Raptors coach ready to make tough calls

LANCE HORNBY, SUN MEDIA

, Last Updated: 10:16 AM ET

SALT LAKE CITY -- Jay Triano knew he wouldn't get through his first game as head coach of the Toronto Raptors last night without stepping on his player's toes.

He's going to tick someone off for taking him out of the game or not putting him in. The bonds the 50-year-old Triano built up in seven years as assistant coach and sounding board for the rank and file will inevitably be tested.

"I think so, but one of the things I've said is that I don't want to change," Triano said before taking on the Utah Jazz as the NBA's first Canadian full-time coach. "I don't want my relationships to change. Obviously it will, because some guys will play more and some will play less and I might make some guys unhappy.

"But the lines of communication will always be open and if that happens, players will have an understanding of their role. If you have that, you have a balanced relationship."

One Raptor who said he'd welcome a bit of a break is Chris Bosh.

He entered the game second in the league averaging 41.4 minutes a night, often doing extra duty when Jermaine O'Neal and Jose Calderon were hurt and the depth at forward was too risky for ex-coach Sam Mitchell's liking in clutch situations.

"Forty minutes, that's tough and if he feels like resting me, that's fine," Bosh said. "That's always good for later in the season. I'm just looking to play intense basketball. If I know how many minutes I'm working with, that will make me go harder.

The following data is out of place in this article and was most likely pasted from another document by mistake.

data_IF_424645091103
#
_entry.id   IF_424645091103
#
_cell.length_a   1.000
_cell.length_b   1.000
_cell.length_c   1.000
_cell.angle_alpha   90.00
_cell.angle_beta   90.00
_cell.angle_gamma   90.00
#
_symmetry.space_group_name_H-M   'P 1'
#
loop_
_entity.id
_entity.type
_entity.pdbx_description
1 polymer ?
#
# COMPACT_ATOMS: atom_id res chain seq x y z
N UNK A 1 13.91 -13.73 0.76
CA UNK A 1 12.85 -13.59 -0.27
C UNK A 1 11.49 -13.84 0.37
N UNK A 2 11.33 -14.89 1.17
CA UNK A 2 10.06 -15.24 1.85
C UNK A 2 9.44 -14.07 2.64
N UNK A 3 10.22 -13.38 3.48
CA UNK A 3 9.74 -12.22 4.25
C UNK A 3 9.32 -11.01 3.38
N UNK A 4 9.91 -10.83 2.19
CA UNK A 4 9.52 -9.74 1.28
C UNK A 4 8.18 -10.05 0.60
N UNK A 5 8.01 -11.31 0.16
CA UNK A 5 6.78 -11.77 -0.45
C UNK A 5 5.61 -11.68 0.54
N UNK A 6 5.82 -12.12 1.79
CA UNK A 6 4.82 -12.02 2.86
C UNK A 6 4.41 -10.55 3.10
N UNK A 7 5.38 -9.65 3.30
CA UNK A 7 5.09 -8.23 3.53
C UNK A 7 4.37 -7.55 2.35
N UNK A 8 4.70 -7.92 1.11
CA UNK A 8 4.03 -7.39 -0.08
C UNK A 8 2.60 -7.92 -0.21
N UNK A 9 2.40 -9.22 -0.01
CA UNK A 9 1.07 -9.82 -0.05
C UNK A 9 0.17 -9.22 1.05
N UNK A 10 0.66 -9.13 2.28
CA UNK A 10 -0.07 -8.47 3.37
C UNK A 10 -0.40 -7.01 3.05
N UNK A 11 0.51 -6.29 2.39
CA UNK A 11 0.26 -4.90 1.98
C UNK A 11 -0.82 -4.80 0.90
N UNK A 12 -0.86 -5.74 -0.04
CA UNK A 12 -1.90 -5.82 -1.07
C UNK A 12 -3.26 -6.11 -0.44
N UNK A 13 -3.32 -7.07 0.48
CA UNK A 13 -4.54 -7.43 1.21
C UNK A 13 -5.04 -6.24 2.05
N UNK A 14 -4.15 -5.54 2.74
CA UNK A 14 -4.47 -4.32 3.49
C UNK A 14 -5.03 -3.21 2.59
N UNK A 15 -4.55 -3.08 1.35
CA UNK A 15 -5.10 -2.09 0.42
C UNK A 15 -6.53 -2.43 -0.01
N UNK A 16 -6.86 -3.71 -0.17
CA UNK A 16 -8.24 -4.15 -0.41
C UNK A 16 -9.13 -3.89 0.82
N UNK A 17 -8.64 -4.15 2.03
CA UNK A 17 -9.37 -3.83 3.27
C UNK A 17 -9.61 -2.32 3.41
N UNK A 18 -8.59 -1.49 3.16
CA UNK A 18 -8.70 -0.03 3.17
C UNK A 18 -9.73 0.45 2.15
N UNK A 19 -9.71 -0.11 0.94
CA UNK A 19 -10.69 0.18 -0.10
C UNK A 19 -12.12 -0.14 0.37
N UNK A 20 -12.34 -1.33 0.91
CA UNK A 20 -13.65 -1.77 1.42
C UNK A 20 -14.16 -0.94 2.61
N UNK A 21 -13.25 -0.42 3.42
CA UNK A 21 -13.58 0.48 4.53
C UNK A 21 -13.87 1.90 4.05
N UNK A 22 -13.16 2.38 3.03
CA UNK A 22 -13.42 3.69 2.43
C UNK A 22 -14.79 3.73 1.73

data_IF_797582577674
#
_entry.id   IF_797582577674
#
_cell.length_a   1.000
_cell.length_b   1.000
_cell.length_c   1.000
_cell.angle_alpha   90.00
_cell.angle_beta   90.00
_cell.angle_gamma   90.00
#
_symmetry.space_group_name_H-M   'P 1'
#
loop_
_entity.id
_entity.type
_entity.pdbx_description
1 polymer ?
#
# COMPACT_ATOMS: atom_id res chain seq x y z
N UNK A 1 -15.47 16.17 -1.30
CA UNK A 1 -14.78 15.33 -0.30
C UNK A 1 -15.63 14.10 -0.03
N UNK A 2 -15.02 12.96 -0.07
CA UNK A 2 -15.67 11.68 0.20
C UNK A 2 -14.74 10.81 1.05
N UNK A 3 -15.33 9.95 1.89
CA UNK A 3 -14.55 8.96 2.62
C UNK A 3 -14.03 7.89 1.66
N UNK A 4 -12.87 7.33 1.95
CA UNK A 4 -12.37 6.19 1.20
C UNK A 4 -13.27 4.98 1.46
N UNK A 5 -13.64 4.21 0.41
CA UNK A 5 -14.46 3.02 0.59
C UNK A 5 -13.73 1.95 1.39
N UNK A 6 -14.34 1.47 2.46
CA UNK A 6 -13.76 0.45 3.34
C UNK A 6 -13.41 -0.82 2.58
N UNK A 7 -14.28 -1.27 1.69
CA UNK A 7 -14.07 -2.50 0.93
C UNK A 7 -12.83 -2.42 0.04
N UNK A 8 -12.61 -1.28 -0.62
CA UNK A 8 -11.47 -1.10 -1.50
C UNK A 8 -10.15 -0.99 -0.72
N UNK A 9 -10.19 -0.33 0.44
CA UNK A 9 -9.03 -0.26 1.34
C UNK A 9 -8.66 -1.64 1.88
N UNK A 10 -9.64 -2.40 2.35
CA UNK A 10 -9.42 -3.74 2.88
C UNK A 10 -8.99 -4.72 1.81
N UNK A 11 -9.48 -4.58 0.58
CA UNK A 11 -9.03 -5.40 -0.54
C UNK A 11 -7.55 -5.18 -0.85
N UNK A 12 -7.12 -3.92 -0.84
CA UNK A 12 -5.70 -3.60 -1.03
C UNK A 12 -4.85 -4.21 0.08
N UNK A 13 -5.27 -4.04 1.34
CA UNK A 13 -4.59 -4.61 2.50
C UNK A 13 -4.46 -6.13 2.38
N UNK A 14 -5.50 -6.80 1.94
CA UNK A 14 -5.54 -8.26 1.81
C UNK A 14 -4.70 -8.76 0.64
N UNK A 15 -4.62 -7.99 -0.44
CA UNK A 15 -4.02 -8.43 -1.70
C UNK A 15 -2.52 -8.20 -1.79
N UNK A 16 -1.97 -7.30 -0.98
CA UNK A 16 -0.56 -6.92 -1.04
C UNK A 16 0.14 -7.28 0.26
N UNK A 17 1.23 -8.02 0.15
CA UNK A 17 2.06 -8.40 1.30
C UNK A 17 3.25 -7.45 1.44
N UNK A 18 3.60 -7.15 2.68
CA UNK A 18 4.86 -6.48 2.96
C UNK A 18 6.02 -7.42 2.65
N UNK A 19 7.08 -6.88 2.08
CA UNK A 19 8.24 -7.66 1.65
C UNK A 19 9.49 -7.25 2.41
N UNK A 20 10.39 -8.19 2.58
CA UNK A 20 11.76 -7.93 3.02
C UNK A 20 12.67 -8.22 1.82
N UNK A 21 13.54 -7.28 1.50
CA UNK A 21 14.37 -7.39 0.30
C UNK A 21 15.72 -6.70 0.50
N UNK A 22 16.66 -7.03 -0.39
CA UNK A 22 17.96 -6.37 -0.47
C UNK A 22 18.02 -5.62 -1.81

"I'm open to trying new things. I know how much time I have (to play effectively) in game. It will take some getting used to, but hopefully I will adapt quickly. Our relationship has been professional since the get-go and it's not going to change."

But Triano knows when Bosh starts to fly, he won't be yanking the kite string from the bench.

"Things change all the time," Triano said. "I told Chris I have a pattern and I may stick to it, but a couple of fouls or you make five (shots) in a row and we're going to break that."

The past 72 hours have been a blur to the Niagara Falls, Ont., native. Good friend Mitchell was axed, he was picked over fellow assistants Alex English and Mike Evans to run the show, he dove into the job and then debuted last night against the team he once tried out for, with 1,000-game winner Jerry Sloan on the other bench.

"This organization was incredibly good to me (in the early '80s) ... and I've always respected the way they work here," Triano said.

Someone pointed out John Stockton's No. 12 banner, high up in Energy Solutions Arena roof, honouring the NBA's all-time assists leader.

"I lasted here until John signed his deal," Triano recalled. "I remember watching TV in my room and they're talking about how good this Canadian kid was doing, and if Stockton doesn't want to sign the rookie contract we're giving him, then this Canadian kid could do well. Next day, we're stretching for practice and John walks in with his deal. I got the tap on the shoulder and I was gone. I think they made the right choice."


Videos

Photos